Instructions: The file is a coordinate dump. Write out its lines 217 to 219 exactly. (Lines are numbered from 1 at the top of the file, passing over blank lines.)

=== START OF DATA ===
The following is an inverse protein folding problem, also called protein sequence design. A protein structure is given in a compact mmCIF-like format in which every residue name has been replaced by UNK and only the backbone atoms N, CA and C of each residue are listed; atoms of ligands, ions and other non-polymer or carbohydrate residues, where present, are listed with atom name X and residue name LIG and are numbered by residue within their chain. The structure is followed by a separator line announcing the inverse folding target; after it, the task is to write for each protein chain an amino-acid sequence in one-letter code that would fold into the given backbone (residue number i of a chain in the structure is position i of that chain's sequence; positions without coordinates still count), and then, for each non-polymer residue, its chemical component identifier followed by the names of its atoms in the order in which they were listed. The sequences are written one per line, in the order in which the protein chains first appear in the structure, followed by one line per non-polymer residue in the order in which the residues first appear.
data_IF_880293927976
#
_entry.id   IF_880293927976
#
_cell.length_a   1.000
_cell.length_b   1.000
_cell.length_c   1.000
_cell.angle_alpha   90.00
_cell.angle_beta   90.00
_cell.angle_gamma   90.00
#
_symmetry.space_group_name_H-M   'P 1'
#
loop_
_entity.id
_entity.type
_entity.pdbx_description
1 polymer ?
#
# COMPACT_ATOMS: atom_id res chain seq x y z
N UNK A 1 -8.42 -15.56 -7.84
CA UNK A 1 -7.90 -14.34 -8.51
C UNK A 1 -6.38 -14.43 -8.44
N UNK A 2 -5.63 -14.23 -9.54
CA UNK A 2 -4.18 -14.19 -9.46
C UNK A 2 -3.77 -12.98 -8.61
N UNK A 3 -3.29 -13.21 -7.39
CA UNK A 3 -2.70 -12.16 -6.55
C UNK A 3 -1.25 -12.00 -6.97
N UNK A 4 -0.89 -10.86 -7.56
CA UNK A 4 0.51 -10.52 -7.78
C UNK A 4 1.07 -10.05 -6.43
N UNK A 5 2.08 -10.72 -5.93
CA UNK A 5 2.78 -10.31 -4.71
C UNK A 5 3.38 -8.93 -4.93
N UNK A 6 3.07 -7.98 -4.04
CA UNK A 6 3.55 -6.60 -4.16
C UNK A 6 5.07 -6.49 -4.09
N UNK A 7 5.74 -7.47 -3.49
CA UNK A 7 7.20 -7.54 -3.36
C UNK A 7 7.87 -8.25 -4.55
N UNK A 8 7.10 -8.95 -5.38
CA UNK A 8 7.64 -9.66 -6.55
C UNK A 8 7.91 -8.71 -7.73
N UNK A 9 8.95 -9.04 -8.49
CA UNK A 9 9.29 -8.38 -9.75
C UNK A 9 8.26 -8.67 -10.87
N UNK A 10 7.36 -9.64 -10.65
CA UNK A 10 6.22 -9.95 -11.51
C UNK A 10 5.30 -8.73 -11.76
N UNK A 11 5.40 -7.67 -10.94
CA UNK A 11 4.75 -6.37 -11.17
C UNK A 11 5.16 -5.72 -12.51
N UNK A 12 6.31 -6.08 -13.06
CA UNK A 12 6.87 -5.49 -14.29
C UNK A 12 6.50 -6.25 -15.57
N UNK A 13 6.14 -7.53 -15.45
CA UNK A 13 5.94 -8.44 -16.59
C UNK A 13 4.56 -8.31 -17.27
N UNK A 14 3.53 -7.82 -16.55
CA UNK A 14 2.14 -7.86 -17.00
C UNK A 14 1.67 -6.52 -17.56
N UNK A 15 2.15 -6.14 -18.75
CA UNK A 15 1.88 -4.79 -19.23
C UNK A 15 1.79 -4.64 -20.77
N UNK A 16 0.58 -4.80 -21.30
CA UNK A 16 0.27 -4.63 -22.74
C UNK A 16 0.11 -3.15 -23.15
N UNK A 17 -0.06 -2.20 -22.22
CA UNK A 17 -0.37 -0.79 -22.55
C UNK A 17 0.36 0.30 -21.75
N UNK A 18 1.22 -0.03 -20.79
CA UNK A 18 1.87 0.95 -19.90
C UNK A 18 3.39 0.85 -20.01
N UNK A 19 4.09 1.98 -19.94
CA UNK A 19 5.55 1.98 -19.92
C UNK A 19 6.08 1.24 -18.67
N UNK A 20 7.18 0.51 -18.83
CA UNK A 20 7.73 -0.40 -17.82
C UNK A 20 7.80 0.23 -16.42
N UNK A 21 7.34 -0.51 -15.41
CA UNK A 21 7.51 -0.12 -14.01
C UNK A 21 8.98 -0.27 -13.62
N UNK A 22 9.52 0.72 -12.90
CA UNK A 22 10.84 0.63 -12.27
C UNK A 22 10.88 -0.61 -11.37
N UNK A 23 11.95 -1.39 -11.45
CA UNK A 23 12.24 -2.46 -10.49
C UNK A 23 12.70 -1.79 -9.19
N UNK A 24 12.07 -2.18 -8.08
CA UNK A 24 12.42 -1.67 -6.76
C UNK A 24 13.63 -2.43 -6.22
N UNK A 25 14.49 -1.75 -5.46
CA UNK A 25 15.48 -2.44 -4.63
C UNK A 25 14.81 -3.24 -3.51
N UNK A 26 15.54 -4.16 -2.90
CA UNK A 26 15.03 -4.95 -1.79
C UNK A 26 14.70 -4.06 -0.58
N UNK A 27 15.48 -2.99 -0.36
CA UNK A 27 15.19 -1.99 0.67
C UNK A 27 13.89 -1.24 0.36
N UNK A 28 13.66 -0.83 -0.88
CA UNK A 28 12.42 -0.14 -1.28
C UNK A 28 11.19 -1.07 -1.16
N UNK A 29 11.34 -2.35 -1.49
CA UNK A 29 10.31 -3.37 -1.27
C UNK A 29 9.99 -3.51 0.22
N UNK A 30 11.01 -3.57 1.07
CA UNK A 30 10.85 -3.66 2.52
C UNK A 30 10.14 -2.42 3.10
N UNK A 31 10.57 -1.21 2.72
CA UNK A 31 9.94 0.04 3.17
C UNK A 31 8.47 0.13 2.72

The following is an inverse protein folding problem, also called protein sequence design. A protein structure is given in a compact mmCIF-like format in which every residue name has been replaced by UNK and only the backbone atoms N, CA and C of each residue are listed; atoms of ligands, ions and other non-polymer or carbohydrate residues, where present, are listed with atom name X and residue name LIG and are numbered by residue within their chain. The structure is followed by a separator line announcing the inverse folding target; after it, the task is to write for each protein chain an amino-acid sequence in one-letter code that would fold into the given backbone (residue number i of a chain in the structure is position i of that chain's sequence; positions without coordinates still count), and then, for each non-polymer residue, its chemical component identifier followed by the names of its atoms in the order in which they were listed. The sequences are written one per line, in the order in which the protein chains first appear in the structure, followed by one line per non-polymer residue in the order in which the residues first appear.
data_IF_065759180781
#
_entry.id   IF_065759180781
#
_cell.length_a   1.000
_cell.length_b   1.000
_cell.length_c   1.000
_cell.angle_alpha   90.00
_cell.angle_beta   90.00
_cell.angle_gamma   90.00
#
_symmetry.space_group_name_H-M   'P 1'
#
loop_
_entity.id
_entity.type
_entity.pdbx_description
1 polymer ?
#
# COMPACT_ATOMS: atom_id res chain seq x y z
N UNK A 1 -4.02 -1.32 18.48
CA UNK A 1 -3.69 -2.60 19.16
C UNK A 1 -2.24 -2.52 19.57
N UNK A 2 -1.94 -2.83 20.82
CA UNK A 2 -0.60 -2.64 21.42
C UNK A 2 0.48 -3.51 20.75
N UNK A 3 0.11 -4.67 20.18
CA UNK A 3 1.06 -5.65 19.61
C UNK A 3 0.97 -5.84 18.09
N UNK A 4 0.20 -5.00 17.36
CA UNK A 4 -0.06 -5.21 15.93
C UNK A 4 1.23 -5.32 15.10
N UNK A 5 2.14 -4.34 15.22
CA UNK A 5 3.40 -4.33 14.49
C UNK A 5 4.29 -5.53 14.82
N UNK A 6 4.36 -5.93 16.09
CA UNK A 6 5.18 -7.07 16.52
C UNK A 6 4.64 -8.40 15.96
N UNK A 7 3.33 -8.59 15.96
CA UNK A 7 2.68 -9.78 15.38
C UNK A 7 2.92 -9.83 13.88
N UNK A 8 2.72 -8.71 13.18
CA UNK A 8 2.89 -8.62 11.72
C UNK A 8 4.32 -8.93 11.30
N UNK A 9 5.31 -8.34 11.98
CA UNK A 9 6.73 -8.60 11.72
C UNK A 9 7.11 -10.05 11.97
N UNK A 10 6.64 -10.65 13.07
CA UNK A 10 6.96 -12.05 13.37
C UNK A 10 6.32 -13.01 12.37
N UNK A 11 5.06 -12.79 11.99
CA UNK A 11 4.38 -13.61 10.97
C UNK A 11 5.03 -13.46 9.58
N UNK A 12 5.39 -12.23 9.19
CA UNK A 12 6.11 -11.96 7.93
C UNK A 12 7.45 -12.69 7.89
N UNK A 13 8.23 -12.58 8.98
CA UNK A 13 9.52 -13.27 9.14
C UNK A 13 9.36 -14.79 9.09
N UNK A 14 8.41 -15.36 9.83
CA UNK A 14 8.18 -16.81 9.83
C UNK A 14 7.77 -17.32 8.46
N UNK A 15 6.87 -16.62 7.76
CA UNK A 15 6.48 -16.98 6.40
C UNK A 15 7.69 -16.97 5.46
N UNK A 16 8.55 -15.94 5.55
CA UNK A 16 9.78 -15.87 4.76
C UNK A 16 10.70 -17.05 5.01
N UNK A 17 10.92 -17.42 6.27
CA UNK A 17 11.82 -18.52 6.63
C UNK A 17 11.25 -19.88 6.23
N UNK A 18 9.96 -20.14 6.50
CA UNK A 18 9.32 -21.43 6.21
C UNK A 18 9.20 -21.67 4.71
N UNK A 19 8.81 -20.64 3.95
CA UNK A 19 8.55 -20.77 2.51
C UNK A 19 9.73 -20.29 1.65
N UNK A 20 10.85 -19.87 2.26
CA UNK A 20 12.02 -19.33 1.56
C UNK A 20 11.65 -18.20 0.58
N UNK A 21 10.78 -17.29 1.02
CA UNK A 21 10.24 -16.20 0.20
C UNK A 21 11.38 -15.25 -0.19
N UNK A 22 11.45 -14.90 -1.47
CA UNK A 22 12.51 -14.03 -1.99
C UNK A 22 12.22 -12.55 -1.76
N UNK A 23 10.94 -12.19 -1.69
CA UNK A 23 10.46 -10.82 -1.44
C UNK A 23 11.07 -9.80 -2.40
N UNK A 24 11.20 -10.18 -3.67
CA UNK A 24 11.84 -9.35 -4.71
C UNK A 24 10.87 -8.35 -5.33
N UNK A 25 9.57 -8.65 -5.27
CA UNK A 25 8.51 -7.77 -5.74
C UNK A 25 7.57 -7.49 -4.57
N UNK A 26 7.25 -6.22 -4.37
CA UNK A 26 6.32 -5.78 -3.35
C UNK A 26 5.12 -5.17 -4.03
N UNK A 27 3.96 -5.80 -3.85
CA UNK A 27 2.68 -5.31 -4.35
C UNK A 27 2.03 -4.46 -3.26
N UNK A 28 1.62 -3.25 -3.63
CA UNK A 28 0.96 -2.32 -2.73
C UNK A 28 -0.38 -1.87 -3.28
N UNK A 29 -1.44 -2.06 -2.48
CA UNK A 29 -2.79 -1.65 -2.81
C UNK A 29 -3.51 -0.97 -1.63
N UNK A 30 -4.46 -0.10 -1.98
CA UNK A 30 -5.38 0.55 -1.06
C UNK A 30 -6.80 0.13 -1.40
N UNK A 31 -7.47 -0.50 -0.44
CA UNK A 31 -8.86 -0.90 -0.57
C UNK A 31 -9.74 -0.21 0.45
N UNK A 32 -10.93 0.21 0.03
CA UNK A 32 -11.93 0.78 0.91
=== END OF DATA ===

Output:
N UNK A 28 1.62 -3.25 -3.63
CA UNK A 28 0.96 -2.32 -2.73
C UNK A 28 -0.38 -1.87 -3.28